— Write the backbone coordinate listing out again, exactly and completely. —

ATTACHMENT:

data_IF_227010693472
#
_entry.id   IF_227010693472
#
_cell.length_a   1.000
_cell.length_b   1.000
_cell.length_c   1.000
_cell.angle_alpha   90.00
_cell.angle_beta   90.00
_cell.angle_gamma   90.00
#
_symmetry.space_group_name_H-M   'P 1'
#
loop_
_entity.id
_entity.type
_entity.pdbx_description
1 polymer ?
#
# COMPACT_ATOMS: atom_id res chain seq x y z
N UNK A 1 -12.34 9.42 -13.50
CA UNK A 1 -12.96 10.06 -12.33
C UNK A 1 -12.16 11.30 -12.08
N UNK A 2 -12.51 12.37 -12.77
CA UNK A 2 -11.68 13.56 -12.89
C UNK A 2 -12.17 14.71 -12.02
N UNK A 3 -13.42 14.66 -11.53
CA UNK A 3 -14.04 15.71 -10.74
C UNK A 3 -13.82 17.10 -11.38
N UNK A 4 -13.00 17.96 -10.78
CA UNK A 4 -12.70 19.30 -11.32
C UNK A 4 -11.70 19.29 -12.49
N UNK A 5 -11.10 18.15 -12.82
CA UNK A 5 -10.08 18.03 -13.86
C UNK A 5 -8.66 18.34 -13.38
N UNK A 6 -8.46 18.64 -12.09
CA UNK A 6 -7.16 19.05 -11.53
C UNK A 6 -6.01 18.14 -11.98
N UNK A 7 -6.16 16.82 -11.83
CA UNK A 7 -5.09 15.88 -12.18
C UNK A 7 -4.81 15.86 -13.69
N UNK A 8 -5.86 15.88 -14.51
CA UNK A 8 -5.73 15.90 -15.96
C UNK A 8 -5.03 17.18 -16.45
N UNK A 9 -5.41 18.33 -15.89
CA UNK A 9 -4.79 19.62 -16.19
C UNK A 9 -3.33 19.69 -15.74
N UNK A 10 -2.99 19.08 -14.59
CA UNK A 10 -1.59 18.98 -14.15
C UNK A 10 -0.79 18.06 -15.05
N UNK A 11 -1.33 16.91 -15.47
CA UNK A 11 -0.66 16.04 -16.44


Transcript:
data_IF_227010693472
#
_entry.id   IF_227010693472
#
_cell.length_a   1.000
_cell.length_b   1.000
_cell.length_c   1.000
_cell.angle_alpha   90.00
_cell.angle_beta   90.00
_cell.angle_gamma   90.00
#
_symmetry.space_group_name_H-M   'P 1'
#
loop_
_entity.id
_entity.type
_entity.pdbx_description
1 polymer ?
#
# COMPACT_ATOMS: atom_id res chain seq x y z
N UNK A 1 -12.34 9.42 -13.50
CA UNK A 1 -12.96 10.06 -12.33
C UNK A 1 -12.16 11.30 -12.08
N UNK A 2 -12.51 12.37 -12.77
CA UNK A 2 -11.68 13.56 -12.89
C UNK A 2 -12.17 14.71 -12.02
N UNK A 3 -13.42 14.66 -11.53
CA UNK A 3 -14.04 15.71 -10.74
C UNK A 3 -13.82 17.10 -11.38
N UNK A 4 -13.00 17.96 -10.78
CA UNK A 4 -12.70 19.30 -11.32
C UNK A 4 -11.70 19.29 -12.49
N UNK A 5 -11.10 18.15 -12.82
CA UNK A 5 -10.08 18.03 -13.86
C UNK A 5 -8.66 18.34 -13.38
N UNK A 6 -8.46 18.64 -12.09
CA UNK A 6 -7.16 19.05 -11.53
C UNK A 6 -6.01 18.14 -11.98
N UNK A 7 -6.16 16.82 -11.83
CA UNK A 7 -5.09 15.88 -12.18
C UNK A 7 -4.81 15.86 -13.69
N UNK A 8 -5.86 15.88 -14.51
CA UNK A 8 -5.73 15.90 -15.96
C UNK A 8 -5.03 17.18 -16.45
N UNK A 9 -5.41 18.33 -15.89
CA UNK A 9 -4.79 19.62 -16.19
C UNK A 9 -3.33 19.69 -15.74
N UNK A 10 -2.99 19.08 -14.59
CA UNK A 10 -1.59 18.98 -14.15
C UNK A 10 -0.79 18.06 -15.05
N UNK A 11 -1.33 16.91 -15.47
CA UNK A 11 -0.66 16.04 -16.44